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Operational Objectives of Integrated Logistics

Operating Objectives In terms of logistical system design and administration, each firm must simultaneously achieve at least six different operational objectives. These operational objectives, which are the primary determinants of logistical performance, include rapid response, minimum variance, minimum inventory, movement consolidation, quality, and life-cycle support. Each objective is briefly discussed.

Rapid Response Is concerned with the firms ability to satisfy customer service requirements in a timely manner. Evolution of information technology has increased the capacity to postpone the logistical operations to the latest possible time and then accomplish rapid delivery of required inventory. This results in elimination of excessive inventories traditionally stocked in anticipation of customer requirements. Here, the emphasis is more on responding to customer requirements on shipment-to-shipment basis rather than anticipation based on forecasting.

Minimum Variance Variance may result due to the following: Delay in expected time of customer order receipt. An unexpected description in manufacturing. Goods arriving in damaged condition at a customer s location Delivery to an incorrect location

Traditionally, the solution to accommodate variances lay in establishing safety stock or using high cost premium transportation. But today, these have been replaced by using information technology to achieve positive logistics control. To the extent the variances are minimized logistical productivity is improved due to economical operations.

Minimum Inventory Involves assets commitment and relative turnover. Total asset commitment is the financial value of inventory deployed throughout the logistical system. Turnover, also known as turn velocity, implies the rate of inventory usage overtime. High over rates coupled with inventory availability mean that assets devoted to inventory are being effectively utilized. The objective is to reduce inventory deployment to lowest level consistent with the achieving customer service goals at the lowest overall logistical cost. Now-a-days, however, zero inventory concepts have become increasingly popular while seeking minimum inventory deployment. On the basis of these a few question can be asked such as:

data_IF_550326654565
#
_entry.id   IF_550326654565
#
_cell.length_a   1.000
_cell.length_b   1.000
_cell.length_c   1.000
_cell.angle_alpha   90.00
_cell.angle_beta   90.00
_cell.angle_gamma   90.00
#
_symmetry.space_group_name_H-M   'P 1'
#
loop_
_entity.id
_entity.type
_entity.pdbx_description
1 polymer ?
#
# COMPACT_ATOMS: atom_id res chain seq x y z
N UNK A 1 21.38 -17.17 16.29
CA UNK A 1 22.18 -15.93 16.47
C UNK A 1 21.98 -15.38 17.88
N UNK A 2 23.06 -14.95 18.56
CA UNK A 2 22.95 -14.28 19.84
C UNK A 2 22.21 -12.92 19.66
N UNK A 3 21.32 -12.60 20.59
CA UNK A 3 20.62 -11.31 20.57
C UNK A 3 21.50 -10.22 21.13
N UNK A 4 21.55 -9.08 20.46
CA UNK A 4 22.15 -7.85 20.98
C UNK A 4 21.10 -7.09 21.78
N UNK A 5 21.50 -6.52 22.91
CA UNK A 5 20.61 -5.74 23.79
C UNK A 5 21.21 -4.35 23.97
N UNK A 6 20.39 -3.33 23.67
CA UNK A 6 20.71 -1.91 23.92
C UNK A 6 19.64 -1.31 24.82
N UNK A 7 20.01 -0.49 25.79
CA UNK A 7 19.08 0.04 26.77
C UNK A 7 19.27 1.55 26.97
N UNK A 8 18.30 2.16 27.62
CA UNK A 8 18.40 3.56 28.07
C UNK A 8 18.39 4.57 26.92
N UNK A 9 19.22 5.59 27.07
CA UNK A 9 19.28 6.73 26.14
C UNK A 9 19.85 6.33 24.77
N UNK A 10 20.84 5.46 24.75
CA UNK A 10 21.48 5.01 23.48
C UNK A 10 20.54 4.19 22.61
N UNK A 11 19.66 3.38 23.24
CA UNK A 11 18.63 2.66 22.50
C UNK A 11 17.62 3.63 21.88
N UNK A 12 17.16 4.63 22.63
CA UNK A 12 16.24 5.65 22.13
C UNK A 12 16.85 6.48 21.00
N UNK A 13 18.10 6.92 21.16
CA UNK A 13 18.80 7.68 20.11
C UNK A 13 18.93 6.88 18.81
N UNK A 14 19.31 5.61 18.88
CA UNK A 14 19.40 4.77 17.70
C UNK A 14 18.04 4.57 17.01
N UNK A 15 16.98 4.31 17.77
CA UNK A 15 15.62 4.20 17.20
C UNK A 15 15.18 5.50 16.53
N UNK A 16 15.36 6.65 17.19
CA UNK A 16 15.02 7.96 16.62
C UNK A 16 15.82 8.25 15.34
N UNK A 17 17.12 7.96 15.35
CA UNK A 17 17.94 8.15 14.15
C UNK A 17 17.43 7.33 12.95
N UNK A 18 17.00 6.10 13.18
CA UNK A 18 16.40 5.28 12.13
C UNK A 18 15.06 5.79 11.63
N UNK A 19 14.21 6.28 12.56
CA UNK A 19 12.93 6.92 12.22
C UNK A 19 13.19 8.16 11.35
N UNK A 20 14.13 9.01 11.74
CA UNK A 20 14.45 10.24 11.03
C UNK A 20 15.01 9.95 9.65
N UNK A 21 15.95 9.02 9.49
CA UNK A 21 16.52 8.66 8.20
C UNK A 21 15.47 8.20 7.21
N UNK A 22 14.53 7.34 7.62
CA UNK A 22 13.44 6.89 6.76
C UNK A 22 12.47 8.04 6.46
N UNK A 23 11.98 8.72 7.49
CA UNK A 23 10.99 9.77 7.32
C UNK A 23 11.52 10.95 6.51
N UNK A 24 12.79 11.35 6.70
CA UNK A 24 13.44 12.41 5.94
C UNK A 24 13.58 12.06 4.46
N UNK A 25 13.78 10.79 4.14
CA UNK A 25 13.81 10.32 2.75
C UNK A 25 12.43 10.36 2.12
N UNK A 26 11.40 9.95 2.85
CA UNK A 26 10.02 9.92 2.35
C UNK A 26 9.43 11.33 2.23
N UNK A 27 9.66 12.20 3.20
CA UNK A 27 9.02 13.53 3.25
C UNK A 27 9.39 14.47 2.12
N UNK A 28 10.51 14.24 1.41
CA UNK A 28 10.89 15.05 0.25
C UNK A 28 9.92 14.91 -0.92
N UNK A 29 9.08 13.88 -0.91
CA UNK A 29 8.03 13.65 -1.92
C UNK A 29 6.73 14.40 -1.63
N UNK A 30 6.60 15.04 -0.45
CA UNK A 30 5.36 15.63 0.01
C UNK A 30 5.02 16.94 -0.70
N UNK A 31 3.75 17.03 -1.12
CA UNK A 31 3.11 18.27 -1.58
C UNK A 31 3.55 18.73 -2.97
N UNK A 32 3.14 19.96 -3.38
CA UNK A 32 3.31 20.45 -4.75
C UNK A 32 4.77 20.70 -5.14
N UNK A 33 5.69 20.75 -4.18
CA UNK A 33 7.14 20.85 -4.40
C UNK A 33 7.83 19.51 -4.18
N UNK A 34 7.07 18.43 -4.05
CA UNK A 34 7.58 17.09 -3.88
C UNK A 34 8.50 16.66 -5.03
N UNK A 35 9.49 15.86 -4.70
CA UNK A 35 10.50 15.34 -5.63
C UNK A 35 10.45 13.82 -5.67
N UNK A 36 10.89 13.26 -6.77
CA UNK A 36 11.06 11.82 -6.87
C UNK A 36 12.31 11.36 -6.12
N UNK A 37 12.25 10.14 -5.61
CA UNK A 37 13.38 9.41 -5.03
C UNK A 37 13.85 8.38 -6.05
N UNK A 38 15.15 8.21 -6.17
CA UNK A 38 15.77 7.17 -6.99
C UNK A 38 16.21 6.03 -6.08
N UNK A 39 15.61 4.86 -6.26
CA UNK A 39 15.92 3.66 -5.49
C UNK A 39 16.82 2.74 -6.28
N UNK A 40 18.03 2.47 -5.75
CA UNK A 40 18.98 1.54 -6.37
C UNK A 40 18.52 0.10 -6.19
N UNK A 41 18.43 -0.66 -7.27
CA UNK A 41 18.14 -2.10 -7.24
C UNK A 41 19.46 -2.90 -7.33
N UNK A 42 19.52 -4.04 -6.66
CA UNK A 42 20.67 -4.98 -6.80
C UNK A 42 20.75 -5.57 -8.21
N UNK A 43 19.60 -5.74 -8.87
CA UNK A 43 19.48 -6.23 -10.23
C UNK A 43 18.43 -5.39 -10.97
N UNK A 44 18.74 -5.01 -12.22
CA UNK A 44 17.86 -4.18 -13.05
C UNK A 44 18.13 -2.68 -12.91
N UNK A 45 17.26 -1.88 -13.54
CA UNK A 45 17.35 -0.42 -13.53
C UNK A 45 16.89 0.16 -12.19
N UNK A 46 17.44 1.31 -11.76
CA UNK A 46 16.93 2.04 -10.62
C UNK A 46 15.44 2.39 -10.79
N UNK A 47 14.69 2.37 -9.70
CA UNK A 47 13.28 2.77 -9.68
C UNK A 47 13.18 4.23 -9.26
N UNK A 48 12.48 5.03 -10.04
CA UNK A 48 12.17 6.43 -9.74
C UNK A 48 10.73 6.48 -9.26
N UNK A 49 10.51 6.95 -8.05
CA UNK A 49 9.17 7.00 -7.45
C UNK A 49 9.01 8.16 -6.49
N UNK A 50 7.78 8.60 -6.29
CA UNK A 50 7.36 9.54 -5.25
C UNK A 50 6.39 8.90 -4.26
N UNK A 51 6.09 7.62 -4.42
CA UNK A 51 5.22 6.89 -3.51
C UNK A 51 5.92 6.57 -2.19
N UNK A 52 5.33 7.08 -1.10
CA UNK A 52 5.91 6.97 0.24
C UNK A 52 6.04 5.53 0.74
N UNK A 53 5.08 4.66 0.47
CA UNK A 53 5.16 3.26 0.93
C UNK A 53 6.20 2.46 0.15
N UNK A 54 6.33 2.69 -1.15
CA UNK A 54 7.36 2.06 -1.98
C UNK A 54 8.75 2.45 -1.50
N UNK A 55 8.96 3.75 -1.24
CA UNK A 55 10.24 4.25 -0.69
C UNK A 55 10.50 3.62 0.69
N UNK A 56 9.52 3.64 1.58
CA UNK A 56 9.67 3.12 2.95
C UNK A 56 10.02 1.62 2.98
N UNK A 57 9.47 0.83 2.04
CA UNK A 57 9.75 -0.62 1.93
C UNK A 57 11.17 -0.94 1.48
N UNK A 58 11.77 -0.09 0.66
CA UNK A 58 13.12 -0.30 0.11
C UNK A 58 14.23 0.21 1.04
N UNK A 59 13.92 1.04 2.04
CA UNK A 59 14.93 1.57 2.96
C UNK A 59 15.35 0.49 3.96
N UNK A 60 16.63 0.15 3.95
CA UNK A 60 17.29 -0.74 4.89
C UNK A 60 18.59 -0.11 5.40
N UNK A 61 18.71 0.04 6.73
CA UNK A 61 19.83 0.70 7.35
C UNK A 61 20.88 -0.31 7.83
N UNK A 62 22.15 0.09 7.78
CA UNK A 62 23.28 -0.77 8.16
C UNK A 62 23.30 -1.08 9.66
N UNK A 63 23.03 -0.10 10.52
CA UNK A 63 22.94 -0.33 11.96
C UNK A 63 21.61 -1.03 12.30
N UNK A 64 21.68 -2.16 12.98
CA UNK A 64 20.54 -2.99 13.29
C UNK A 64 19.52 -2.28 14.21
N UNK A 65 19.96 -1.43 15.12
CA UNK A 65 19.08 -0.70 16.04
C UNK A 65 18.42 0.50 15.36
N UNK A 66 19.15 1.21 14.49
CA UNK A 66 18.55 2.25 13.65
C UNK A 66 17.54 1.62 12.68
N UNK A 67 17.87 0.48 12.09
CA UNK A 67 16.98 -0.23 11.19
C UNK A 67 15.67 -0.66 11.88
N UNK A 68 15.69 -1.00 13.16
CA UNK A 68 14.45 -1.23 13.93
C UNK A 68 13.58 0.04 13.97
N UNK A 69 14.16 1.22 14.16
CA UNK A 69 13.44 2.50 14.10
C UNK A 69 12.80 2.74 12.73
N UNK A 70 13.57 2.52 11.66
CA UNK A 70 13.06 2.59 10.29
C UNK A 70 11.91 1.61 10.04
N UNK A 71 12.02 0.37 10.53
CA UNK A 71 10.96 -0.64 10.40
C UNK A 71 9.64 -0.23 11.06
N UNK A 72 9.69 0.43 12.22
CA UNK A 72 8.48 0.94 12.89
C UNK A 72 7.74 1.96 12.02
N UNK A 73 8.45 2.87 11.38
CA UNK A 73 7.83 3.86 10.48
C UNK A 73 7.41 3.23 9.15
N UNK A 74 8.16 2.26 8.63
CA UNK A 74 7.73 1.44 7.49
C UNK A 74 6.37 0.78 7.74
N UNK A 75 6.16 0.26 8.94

Can inventory benefit logistical system?

Yes, inventories can provide improved return on investment when they result in economies of scale in manufacturing or procurement.

How, then, to achieve the objective of minimum inventory?

The logistical system must control commitment and turnover for the entire firm and not merely for each business location.

Movement Consolidation is concerned with the transportation cost. Transportation cost is directly related to: the type of the product size of the shipment, and distance

The premium services logistical systems feature high speed and small shipment transportation. Typically, such services are expensive. However, movement consolidation reduces transportation cost the larger the overall shipment and longer the distance it is transported the lower the transportation cost per unit. This is achieved by innovative methods to group small shipments for consolidated movements.

Quality The objective is to seek continuous quality improvement. If a product becomes defective or if promised services are not delivered, little value is added by the logistics. Logistical cost cannot be reversed. When quality fails, the logistical performance needs to be reversed and then repeated. The challenge of achieving zero defect logistical performance is magnified by the fact that logistical operations are performed across a vast geographical area at all times of day and night and most of these activities are performed out of a supervisors vision. Reworking a customers order as a result of incorrect shipment or in transit damage is far more costly than performing it right the first time.

Life Cycle Support Deals with the situations where the normal value-added inventory flow toward customer is reversed. The product recall may be due to: rigid quality standards, product expiry dates, responsibility for hazardous consequences, and laws prohibiting disposals and encouraging recycling of beverage containers and packaging materials.

The operational requirements of reverse logistics range from lowest total cost, such as returning bottles for recycling, to minimum performance solutions for critical results. The importance of service support logistics varies directly with the product and the buyer. In case of consumer durables or industrial equipments the life cycle support constitutes a demanding operational requirements as well as one of the largest cost of logistical operations. Life cycle support means cradle to cradle logistical support.